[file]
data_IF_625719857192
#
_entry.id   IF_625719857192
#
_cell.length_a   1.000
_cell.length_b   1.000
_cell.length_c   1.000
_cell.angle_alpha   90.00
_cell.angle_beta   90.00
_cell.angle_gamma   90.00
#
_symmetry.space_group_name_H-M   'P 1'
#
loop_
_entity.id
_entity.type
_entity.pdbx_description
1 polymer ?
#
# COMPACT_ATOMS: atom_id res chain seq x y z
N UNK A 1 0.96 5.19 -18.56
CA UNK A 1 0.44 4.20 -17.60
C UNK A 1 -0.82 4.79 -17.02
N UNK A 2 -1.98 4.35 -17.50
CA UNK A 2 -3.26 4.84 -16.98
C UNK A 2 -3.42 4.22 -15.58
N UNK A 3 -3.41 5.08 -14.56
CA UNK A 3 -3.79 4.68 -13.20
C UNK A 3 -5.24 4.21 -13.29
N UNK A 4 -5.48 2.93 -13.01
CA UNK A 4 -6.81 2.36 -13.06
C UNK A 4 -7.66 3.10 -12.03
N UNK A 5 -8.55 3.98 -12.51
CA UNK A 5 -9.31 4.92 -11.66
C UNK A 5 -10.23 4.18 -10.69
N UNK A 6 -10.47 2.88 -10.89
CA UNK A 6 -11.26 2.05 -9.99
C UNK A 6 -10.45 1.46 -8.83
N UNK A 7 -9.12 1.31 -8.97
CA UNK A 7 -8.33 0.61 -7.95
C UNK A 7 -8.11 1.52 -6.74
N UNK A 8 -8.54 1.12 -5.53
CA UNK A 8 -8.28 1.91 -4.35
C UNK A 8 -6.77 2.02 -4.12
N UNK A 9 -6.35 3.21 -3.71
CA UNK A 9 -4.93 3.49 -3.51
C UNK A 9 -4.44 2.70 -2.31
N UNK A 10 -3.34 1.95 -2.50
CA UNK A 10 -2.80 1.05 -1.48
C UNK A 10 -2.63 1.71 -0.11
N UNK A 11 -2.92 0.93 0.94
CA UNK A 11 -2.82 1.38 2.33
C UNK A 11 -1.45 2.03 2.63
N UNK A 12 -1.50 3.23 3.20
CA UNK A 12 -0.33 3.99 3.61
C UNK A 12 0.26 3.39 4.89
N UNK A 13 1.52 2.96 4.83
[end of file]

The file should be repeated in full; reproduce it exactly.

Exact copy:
data_IF_625719857192
#
_entry.id   IF_625719857192
#
_cell.length_a   1.000
_cell.length_b   1.000
_cell.length_c   1.000
_cell.angle_alpha   90.00
_cell.angle_beta   90.00
_cell.angle_gamma   90.00
#
_symmetry.space_group_name_H-M   'P 1'
#
loop_
_entity.id
_entity.type
_entity.pdbx_description
1 polymer ?
#
# COMPACT_ATOMS: atom_id res chain seq x y z
N UNK A 1 0.96 5.19 -18.56
CA UNK A 1 0.44 4.20 -17.60
C UNK A 1 -0.82 4.79 -17.02
N UNK A 2 -1.98 4.35 -17.50
CA UNK A 2 -3.26 4.84 -16.98
C UNK A 2 -3.42 4.22 -15.58
N UNK A 3 -3.41 5.08 -14.56
CA UNK A 3 -3.79 4.68 -13.20
C UNK A 3 -5.24 4.21 -13.29
N UNK A 4 -5.48 2.93 -13.01
CA UNK A 4 -6.81 2.36 -13.06
C UNK A 4 -7.66 3.10 -12.03
N UNK A 5 -8.55 3.98 -12.51
CA UNK A 5 -9.31 4.92 -11.66
C UNK A 5 -10.23 4.18 -10.69
N UNK A 6 -10.47 2.88 -10.89
CA UNK A 6 -11.26 2.05 -9.99
C UNK A 6 -10.45 1.46 -8.83
N UNK A 7 -9.12 1.31 -8.97
CA UNK A 7 -8.33 0.61 -7.95
C UNK A 7 -8.11 1.52 -6.74
N UNK A 8 -8.54 1.12 -5.53
CA UNK A 8 -8.28 1.91 -4.35
C UNK A 8 -6.77 2.02 -4.12
N UNK A 9 -6.35 3.21 -3.71
CA UNK A 9 -4.93 3.49 -3.51
C UNK A 9 -4.44 2.70 -2.31
N UNK A 10 -3.34 1.95 -2.50
CA UNK A 10 -2.80 1.05 -1.48
C UNK A 10 -2.63 1.71 -0.11
N UNK A 11 -2.92 0.93 0.94
CA UNK A 11 -2.82 1.38 2.33
C UNK A 11 -1.45 2.03 2.63
N UNK A 12 -1.50 3.23 3.20
CA UNK A 12 -0.33 3.99 3.61
C UNK A 12 0.26 3.39 4.89
N UNK A 13 1.52 2.96 4.83